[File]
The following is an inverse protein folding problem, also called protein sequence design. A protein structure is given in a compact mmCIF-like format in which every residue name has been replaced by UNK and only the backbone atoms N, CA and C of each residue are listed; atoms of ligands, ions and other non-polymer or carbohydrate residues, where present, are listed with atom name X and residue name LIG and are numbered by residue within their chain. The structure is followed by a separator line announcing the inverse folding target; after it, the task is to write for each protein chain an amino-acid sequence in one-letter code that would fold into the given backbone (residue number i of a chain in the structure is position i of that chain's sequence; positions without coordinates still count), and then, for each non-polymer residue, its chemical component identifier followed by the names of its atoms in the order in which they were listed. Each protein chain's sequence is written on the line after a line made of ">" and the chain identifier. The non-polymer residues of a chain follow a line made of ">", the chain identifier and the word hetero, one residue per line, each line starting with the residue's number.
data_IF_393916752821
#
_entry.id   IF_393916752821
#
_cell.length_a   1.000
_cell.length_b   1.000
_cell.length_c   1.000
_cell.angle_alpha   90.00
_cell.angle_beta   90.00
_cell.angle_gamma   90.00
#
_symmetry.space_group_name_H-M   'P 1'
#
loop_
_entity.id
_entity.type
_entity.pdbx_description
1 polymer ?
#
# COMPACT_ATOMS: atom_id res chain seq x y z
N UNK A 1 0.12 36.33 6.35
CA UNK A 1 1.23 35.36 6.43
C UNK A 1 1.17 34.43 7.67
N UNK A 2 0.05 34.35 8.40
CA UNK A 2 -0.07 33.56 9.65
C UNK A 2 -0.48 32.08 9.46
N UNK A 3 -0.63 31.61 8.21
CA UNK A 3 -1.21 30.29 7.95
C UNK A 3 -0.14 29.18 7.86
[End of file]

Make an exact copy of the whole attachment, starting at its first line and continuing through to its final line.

The following is an inverse protein folding problem, also called protein sequence design. A protein structure is given in a compact mmCIF-like format in which every residue name has been replaced by UNK and only the backbone atoms N, CA and C of each residue are listed; atoms of ligands, ions and other non-polymer or carbohydrate residues, where present, are listed with atom name X and residue name LIG and are numbered by residue within their chain. The structure is followed by a separator line announcing the inverse folding target; after it, the task is to write for each protein chain an amino-acid sequence in one-letter code that would fold into the given backbone (residue number i of a chain in the structure is position i of that chain's sequence; positions without coordinates still count), and then, for each non-polymer residue, its chemical component identifier followed by the names of its atoms in the order in which they were listed. Each protein chain's sequence is written on the line after a line made of ">" and the chain identifier. The non-polymer residues of a chain follow a line made of ">", the chain identifier and the word hetero, one residue per line, each line starting with the residue's number.
data_IF_393916752821
#
_entry.id   IF_393916752821
#
_cell.length_a   1.000
_cell.length_b   1.000
_cell.length_c   1.000
_cell.angle_alpha   90.00
_cell.angle_beta   90.00
_cell.angle_gamma   90.00
#
_symmetry.space_group_name_H-M   'P 1'
#
loop_
_entity.id
_entity.type
_entity.pdbx_description
1 polymer ?
#
# COMPACT_ATOMS: atom_id res chain seq x y z
N UNK A 1 0.12 36.33 6.35
CA UNK A 1 1.23 35.36 6.43
C UNK A 1 1.17 34.43 7.67
N UNK A 2 0.05 34.35 8.40
CA UNK A 2 -0.07 33.56 9.65
C UNK A 2 -0.48 32.08 9.46
N UNK A 3 -0.63 31.61 8.21
CA UNK A 3 -1.21 30.29 7.95
C UNK A 3 -0.14 29.18 7.86